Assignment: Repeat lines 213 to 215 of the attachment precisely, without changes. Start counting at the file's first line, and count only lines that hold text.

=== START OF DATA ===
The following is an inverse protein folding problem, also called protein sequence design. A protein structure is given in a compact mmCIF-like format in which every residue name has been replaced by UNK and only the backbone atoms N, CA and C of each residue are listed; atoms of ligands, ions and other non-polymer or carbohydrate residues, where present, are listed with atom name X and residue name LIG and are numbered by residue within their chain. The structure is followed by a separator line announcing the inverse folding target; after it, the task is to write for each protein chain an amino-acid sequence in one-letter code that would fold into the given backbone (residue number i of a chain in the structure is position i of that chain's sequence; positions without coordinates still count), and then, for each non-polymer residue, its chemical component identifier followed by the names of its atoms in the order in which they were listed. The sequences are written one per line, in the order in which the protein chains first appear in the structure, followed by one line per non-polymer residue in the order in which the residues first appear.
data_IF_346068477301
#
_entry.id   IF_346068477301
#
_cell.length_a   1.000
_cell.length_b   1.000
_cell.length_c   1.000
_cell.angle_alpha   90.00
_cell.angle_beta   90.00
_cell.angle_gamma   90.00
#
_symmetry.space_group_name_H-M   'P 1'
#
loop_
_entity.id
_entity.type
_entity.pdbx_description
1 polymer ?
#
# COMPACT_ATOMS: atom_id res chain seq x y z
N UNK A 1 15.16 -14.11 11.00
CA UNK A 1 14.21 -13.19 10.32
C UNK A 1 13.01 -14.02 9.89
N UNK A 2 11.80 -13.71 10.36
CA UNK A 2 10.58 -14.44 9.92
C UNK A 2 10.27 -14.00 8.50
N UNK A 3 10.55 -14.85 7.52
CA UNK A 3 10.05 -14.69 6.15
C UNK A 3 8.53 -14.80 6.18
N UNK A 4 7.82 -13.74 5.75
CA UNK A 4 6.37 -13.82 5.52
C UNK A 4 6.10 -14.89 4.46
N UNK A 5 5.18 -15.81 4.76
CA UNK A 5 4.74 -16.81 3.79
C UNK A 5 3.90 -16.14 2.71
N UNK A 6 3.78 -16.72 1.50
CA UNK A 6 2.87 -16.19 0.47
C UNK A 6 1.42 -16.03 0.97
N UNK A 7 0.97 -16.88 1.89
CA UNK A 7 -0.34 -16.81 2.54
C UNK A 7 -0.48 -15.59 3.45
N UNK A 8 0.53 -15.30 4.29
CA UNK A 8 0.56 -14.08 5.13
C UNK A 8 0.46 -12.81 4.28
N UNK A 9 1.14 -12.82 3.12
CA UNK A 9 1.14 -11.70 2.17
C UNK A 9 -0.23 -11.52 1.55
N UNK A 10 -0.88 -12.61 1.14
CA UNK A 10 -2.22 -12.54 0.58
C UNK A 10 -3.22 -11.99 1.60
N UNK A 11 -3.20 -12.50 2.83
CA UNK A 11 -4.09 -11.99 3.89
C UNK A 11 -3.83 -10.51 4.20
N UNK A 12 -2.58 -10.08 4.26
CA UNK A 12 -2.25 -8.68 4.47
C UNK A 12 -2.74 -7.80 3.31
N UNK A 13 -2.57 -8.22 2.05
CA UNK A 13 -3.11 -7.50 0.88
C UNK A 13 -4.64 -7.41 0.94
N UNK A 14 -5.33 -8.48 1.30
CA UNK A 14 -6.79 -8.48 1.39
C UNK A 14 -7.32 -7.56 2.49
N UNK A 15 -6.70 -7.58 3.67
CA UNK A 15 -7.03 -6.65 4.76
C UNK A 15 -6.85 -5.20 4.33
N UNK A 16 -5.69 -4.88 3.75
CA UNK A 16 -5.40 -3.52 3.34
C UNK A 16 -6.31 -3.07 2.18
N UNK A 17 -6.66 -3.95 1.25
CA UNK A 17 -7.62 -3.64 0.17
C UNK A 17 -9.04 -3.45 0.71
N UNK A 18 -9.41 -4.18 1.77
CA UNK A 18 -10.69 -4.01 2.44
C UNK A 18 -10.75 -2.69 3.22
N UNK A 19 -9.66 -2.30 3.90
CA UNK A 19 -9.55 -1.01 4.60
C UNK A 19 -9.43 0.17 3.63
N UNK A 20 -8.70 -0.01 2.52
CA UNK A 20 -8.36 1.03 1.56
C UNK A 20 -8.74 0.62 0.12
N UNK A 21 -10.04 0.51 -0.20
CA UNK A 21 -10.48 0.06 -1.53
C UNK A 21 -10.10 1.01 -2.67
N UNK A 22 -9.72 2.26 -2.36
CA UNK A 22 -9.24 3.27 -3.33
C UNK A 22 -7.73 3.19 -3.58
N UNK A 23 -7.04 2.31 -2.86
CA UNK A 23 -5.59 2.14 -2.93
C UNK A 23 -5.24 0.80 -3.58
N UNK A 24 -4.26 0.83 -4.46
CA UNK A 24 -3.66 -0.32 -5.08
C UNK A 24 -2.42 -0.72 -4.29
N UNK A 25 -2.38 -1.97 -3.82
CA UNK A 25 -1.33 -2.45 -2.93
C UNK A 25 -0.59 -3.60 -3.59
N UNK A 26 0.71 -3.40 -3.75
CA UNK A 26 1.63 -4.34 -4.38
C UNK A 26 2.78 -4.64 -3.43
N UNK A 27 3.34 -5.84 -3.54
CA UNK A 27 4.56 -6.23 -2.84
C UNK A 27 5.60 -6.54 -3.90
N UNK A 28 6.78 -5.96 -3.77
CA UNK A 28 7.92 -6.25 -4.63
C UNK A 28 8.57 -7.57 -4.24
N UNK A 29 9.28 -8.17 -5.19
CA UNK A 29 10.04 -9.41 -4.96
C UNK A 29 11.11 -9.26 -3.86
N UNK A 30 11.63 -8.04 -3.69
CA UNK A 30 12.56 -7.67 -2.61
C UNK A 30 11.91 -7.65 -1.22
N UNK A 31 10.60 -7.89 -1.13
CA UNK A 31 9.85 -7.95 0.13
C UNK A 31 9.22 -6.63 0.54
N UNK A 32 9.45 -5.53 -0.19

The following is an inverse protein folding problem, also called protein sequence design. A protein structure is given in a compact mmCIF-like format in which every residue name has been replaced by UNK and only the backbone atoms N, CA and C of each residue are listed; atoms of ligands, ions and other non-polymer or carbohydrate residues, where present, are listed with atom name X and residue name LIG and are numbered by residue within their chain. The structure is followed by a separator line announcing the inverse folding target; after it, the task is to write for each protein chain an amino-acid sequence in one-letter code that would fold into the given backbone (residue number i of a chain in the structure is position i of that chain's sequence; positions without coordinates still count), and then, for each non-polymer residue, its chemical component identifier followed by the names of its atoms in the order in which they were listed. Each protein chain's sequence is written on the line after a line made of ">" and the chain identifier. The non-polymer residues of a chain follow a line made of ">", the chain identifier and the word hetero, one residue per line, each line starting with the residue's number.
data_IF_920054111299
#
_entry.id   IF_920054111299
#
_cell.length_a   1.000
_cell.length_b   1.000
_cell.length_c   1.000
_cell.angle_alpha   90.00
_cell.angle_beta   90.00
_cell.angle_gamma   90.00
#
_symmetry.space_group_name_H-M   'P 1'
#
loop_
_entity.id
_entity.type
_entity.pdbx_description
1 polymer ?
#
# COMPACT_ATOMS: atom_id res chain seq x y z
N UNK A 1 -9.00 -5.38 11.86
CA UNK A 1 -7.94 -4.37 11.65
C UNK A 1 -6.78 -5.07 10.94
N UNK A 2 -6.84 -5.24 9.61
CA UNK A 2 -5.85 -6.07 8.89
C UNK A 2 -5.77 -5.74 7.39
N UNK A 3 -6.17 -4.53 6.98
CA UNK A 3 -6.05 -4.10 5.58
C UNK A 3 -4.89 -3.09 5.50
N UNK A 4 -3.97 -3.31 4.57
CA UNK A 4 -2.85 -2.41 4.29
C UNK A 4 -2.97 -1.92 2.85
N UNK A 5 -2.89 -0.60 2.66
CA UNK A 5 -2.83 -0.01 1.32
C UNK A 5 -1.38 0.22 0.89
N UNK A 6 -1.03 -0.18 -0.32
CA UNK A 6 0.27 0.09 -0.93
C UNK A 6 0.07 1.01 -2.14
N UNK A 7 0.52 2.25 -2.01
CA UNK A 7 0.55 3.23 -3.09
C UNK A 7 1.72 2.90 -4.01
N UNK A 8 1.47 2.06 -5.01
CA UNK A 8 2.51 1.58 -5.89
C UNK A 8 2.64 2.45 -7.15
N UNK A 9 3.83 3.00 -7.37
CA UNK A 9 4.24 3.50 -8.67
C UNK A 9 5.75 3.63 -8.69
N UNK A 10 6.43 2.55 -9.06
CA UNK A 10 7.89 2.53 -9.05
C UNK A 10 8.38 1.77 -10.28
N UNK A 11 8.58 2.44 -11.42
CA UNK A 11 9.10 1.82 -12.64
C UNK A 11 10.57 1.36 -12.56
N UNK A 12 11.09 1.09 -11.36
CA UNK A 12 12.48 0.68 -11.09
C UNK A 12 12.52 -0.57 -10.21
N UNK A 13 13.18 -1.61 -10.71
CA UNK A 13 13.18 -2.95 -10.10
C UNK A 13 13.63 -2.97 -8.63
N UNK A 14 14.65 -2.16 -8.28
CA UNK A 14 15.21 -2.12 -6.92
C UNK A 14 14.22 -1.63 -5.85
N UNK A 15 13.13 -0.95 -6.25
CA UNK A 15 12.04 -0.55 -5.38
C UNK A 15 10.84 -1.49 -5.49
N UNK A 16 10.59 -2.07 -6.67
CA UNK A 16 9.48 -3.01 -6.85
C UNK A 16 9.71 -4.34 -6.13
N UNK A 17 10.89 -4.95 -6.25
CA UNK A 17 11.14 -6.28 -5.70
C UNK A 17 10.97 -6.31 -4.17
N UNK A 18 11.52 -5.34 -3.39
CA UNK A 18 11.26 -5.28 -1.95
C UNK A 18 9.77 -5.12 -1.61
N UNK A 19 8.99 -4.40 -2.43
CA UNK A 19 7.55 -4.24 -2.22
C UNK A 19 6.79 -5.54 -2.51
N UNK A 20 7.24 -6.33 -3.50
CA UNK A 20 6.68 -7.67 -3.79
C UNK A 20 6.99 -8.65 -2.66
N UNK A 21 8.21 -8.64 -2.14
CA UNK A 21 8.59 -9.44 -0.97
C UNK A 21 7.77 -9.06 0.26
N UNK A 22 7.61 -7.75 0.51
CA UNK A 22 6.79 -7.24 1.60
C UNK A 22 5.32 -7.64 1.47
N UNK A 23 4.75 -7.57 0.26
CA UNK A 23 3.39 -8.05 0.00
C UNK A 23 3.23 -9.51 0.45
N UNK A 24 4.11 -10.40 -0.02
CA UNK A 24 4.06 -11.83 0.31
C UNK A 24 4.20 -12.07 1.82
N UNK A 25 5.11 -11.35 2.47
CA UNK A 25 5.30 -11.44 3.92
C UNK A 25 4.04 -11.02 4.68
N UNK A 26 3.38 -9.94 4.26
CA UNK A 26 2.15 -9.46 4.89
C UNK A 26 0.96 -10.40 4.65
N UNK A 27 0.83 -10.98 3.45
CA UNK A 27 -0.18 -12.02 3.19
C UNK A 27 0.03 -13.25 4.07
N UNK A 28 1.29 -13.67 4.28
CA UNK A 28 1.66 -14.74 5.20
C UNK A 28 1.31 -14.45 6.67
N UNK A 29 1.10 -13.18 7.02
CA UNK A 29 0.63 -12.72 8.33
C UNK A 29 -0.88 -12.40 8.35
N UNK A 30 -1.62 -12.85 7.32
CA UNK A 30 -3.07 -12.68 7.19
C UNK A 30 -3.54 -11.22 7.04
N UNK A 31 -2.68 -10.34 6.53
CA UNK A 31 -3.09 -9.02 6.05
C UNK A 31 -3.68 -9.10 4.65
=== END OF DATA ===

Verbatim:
CA UNK A 26 2.15 -9.46 4.89
C UNK A 26 0.96 -10.40 4.65
N UNK A 27 0.83 -10.98 3.45